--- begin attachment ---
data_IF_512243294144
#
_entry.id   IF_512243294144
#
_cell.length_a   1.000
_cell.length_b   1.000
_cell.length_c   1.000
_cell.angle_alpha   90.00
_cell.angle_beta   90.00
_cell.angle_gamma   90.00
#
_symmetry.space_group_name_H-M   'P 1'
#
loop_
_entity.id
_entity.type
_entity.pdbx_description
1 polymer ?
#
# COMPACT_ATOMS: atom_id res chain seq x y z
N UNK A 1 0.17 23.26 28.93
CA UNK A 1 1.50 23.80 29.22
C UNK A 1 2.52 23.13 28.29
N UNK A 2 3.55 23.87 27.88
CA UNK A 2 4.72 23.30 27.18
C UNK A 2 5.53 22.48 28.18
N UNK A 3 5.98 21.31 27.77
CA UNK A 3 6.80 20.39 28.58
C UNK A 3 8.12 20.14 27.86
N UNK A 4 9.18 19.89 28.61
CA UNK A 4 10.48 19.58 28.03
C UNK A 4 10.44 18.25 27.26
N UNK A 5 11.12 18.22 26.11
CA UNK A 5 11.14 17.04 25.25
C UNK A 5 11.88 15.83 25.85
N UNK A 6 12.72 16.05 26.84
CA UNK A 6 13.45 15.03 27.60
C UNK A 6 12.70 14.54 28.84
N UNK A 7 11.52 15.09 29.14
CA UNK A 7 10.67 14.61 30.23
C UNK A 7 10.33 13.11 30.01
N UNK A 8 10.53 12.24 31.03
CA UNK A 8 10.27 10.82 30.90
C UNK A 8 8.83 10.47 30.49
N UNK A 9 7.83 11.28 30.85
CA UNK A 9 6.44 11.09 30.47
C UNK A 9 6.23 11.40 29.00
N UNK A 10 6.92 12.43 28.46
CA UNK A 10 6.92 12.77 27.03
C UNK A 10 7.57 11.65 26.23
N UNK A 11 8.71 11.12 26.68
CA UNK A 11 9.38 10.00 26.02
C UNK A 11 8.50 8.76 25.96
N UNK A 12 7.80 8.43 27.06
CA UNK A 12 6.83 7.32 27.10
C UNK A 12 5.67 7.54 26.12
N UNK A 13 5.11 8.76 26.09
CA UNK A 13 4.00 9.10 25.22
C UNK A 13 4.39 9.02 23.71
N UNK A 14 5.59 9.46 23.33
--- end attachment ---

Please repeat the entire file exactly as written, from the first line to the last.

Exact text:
data_IF_512243294144
#
_entry.id   IF_512243294144
#
_cell.length_a   1.000
_cell.length_b   1.000
_cell.length_c   1.000
_cell.angle_alpha   90.00
_cell.angle_beta   90.00
_cell.angle_gamma   90.00
#
_symmetry.space_group_name_H-M   'P 1'
#
loop_
_entity.id
_entity.type
_entity.pdbx_description
1 polymer ?
#
# COMPACT_ATOMS: atom_id res chain seq x y z
N UNK A 1 0.17 23.26 28.93
CA UNK A 1 1.50 23.80 29.22
C UNK A 1 2.52 23.13 28.29
N UNK A 2 3.55 23.87 27.88
CA UNK A 2 4.72 23.30 27.18
C UNK A 2 5.53 22.48 28.18
N UNK A 3 5.98 21.31 27.77
CA UNK A 3 6.80 20.39 28.58
C UNK A 3 8.12 20.14 27.86
N UNK A 4 9.18 19.89 28.61
CA UNK A 4 10.48 19.58 28.03
C UNK A 4 10.44 18.25 27.26
N UNK A 5 11.12 18.22 26.11
CA UNK A 5 11.14 17.04 25.25
C UNK A 5 11.88 15.83 25.85
N UNK A 6 12.72 16.05 26.84
CA UNK A 6 13.45 15.03 27.60
C UNK A 6 12.70 14.54 28.84
N UNK A 7 11.52 15.09 29.14
CA UNK A 7 10.67 14.61 30.23
C UNK A 7 10.33 13.11 30.01
N UNK A 8 10.53 12.24 31.03
CA UNK A 8 10.27 10.82 30.90
C UNK A 8 8.83 10.47 30.49
N UNK A 9 7.83 11.28 30.85
CA UNK A 9 6.44 11.09 30.47
C UNK A 9 6.23 11.40 29.00
N UNK A 10 6.92 12.43 28.46
CA UNK A 10 6.92 12.77 27.03
C UNK A 10 7.57 11.65 26.23
N UNK A 11 8.71 11.12 26.68
CA UNK A 11 9.38 10.00 26.02
C UNK A 11 8.50 8.76 25.96
N UNK A 12 7.80 8.43 27.06
CA UNK A 12 6.83 7.32 27.10
C UNK A 12 5.67 7.54 26.12
N UNK A 13 5.11 8.76 26.09
CA UNK A 13 4.00 9.10 25.22
C UNK A 13 4.39 9.02 23.71
N UNK A 14 5.59 9.46 23.33